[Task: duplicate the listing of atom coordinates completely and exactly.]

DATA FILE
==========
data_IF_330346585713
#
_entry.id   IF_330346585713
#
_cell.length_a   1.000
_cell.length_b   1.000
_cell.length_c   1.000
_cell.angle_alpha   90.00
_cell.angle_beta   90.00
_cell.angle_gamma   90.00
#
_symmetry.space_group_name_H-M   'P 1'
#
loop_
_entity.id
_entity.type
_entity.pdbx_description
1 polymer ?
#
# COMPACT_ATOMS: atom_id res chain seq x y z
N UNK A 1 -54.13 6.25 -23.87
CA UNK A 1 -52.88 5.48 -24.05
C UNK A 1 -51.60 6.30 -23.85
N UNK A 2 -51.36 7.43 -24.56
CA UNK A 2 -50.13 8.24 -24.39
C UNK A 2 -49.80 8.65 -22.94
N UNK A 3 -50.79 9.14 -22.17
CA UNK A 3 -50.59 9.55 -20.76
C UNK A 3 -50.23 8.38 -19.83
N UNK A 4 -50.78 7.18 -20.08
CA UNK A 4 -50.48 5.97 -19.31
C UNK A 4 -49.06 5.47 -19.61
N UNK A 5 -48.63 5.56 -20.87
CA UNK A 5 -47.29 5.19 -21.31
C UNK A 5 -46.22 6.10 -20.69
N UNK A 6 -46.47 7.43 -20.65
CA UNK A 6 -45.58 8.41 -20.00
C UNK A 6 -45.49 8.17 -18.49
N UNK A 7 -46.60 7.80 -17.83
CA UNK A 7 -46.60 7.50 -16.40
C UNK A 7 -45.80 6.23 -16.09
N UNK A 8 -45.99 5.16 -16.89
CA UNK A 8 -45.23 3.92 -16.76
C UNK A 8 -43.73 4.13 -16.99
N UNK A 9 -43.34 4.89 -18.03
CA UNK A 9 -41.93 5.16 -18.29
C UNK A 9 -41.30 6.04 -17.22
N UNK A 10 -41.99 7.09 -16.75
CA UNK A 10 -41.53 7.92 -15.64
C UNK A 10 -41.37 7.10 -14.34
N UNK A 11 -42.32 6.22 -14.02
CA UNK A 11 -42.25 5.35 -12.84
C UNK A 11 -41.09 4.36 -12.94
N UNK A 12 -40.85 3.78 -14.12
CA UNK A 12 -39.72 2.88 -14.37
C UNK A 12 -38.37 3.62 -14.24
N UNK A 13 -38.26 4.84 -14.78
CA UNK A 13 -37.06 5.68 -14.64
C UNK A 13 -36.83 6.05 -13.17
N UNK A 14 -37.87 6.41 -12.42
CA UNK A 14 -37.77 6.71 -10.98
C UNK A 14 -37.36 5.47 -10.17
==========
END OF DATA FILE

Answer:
data_IF_330346585713
#
_entry.id   IF_330346585713
#
_cell.length_a   1.000
_cell.length_b   1.000
_cell.length_c   1.000
_cell.angle_alpha   90.00
_cell.angle_beta   90.00
_cell.angle_gamma   90.00
#
_symmetry.space_group_name_H-M   'P 1'
#
loop_
_entity.id
_entity.type
_entity.pdbx_description
1 polymer ?
#
# COMPACT_ATOMS: atom_id res chain seq x y z
N UNK A 1 -54.13 6.25 -23.87
CA UNK A 1 -52.88 5.48 -24.05
C UNK A 1 -51.60 6.30 -23.85
N UNK A 2 -51.36 7.43 -24.56
CA UNK A 2 -50.13 8.24 -24.39
C UNK A 2 -49.80 8.65 -22.94
N UNK A 3 -50.79 9.14 -22.17
CA UNK A 3 -50.59 9.55 -20.76
C UNK A 3 -50.23 8.38 -19.83
N UNK A 4 -50.78 7.18 -20.08
CA UNK A 4 -50.48 5.97 -19.31
C UNK A 4 -49.06 5.47 -19.61
N UNK A 5 -48.63 5.56 -20.87
CA UNK A 5 -47.29 5.19 -21.31
C UNK A 5 -46.22 6.10 -20.69
N UNK A 6 -46.47 7.43 -20.65
CA UNK A 6 -45.58 8.41 -20.00
C UNK A 6 -45.49 8.17 -18.49
N UNK A 7 -46.60 7.80 -17.83
CA UNK A 7 -46.60 7.50 -16.40
C UNK A 7 -45.80 6.23 -16.09
N UNK A 8 -45.99 5.16 -16.89
CA UNK A 8 -45.23 3.92 -16.76
C UNK A 8 -43.73 4.13 -16.99
N UNK A 9 -43.34 4.89 -18.03
CA UNK A 9 -41.93 5.16 -18.29
C UNK A 9 -41.30 6.04 -17.22
N UNK A 10 -41.99 7.09 -16.75
CA UNK A 10 -41.53 7.92 -15.64
C UNK A 10 -41.37 7.10 -14.34
N UNK A 11 -42.32 6.22 -14.02
CA UNK A 11 -42.25 5.35 -12.84
C UNK A 11 -41.09 4.36 -12.94
N UNK A 12 -40.85 3.78 -14.12
CA UNK A 12 -39.72 2.88 -14.37
C UNK A 12 -38.37 3.62 -14.24
N UNK A 13 -38.26 4.84 -14.78
CA UNK A 13 -37.06 5.68 -14.64
C UNK A 13 -36.83 6.05 -13.17
N UNK A 14 -37.87 6.41 -12.42
CA UNK A 14 -37.77 6.71 -10.98
C UNK A 14 -37.36 5.47 -10.17